But the more I think about it, the more ambivalent I am. If you're the sort of person who coasts through life not really thinking, the decision has to be a whole lot easier - or if you're a thinking person who really wants a family, you probably get over the ambivalence more easily than me!

    ReplyDelete
  2. "Bearing and raising children is important work". Most certainly so. But smart women face many more pressures than their less intelligent or less highly trained cousins. And the training given to smart women does not really encourage reproduction. There is little support, little empathy, and it makes the work for which the smart women have trained for much of their lives all that much more difficult.

    There seem to be a lot of reasons, well founded ones at that, but can society change and address the problems?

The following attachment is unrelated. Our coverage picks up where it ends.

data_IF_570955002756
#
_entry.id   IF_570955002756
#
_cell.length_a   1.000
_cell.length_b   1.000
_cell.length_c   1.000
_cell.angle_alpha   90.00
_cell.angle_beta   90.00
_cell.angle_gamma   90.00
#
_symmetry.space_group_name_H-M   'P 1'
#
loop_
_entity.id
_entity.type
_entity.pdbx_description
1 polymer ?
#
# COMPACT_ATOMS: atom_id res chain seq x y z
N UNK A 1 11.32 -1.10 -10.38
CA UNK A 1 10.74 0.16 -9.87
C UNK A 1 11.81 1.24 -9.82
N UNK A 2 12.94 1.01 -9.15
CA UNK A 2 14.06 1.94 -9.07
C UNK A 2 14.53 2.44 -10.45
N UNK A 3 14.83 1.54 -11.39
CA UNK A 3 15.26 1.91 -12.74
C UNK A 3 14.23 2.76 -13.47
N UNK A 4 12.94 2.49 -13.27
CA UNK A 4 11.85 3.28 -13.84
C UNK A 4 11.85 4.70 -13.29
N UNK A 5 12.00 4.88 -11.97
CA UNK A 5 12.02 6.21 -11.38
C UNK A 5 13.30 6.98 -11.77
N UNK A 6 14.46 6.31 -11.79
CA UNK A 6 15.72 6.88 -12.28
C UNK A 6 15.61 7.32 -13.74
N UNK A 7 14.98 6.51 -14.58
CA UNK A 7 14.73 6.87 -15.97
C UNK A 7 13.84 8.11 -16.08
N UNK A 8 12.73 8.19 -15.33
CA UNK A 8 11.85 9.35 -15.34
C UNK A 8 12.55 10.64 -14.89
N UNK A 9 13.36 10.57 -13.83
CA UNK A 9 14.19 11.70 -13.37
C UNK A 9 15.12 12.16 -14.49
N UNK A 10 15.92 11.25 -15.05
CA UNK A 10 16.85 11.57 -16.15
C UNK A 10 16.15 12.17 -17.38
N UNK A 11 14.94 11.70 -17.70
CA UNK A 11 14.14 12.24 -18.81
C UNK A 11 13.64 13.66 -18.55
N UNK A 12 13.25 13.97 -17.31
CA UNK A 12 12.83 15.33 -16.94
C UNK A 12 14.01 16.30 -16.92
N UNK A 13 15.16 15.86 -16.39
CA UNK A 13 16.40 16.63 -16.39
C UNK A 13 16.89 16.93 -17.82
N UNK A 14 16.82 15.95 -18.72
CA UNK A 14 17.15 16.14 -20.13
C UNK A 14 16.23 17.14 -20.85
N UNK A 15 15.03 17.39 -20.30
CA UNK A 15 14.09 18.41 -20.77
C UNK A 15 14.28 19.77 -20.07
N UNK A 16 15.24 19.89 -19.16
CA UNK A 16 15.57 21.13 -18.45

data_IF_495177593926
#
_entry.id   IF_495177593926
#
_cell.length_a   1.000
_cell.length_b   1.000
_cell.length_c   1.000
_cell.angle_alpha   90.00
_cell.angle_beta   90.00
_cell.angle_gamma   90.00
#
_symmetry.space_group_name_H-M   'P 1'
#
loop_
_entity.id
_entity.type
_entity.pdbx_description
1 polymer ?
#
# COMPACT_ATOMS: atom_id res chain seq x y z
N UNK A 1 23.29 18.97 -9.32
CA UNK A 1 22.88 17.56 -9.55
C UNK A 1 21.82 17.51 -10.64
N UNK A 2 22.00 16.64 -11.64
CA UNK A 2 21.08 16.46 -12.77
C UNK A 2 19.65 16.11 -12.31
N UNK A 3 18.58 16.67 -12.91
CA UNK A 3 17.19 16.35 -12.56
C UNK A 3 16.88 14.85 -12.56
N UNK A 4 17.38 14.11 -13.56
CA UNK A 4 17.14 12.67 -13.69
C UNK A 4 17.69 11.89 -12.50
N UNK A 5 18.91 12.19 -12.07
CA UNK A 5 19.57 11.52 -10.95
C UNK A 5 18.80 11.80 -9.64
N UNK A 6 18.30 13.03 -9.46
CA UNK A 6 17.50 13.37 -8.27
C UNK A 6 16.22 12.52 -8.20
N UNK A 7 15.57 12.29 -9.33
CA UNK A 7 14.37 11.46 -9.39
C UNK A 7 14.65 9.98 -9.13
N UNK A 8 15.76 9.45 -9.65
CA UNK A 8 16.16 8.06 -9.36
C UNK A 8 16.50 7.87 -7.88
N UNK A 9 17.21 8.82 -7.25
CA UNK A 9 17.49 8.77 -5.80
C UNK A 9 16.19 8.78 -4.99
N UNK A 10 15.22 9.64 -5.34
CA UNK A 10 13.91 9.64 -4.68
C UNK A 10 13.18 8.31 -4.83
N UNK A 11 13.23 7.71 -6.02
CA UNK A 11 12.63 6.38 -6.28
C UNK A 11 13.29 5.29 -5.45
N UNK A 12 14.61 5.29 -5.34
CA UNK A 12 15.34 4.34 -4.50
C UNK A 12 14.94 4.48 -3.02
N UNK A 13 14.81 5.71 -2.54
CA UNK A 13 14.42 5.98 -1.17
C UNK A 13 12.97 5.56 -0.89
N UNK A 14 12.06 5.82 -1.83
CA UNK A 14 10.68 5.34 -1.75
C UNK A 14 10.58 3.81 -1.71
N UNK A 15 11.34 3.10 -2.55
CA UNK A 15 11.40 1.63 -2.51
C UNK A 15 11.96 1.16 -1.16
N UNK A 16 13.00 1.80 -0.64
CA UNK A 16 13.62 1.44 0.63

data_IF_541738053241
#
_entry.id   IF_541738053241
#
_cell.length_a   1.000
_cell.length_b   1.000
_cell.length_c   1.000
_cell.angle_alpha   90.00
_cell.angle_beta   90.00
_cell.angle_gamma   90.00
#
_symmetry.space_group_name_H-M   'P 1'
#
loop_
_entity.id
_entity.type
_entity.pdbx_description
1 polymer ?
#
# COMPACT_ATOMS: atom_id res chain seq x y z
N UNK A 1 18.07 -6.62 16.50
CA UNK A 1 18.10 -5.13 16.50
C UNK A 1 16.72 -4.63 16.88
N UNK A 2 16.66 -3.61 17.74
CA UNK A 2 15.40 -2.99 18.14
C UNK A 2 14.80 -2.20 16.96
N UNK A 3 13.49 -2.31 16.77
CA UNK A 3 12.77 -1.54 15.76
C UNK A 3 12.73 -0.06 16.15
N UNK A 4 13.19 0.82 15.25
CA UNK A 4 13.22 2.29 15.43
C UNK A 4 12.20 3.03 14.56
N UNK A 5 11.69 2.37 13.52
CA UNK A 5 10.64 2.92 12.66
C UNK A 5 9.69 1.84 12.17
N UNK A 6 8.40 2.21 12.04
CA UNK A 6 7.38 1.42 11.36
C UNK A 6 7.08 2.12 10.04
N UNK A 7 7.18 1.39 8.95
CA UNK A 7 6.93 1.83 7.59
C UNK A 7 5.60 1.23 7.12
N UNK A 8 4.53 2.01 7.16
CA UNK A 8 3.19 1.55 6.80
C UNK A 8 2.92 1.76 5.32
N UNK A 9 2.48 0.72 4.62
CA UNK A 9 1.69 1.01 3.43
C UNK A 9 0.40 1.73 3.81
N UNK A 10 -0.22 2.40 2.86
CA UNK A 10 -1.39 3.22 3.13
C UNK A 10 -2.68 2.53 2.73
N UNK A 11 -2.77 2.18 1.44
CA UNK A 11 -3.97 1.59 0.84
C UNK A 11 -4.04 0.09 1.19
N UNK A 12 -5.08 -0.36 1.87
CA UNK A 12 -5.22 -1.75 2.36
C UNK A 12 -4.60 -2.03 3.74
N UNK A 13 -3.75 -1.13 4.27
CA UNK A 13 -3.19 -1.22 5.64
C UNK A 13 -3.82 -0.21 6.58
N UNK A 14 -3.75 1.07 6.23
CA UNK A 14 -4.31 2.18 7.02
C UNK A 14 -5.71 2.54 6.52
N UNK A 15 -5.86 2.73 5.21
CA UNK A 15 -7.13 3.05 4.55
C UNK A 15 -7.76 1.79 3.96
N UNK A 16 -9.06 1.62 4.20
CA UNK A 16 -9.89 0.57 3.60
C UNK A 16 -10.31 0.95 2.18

ReplyDelete
  3. As always, a thoughtful and relevant post...

    I work as an engineer and my coworkers are 90% men. Most of them do not have children, so this puts me in the minority both as a woman and as a parent. They have all made this decision for different and personal reasons, but it is a disturbing trend. What I really find lacking is empathy for the work involved in raising a child.

    ReplyDelete
  4. Well, my preliminary report is in. I consulted a more senior woman who had led another study in which I was a team member. She told me that a pregnancy for a contractor is not our business. A man could quit at any time; the manager would have much less notice than a pregnancy.

    She suggested that, in any program with a tight schedule, it would be appropriate to put a sentence asking for a contingency plan in the absence of any key personnel.

    So when in doubt, ask people who are smarter than me.

    ReplyDelete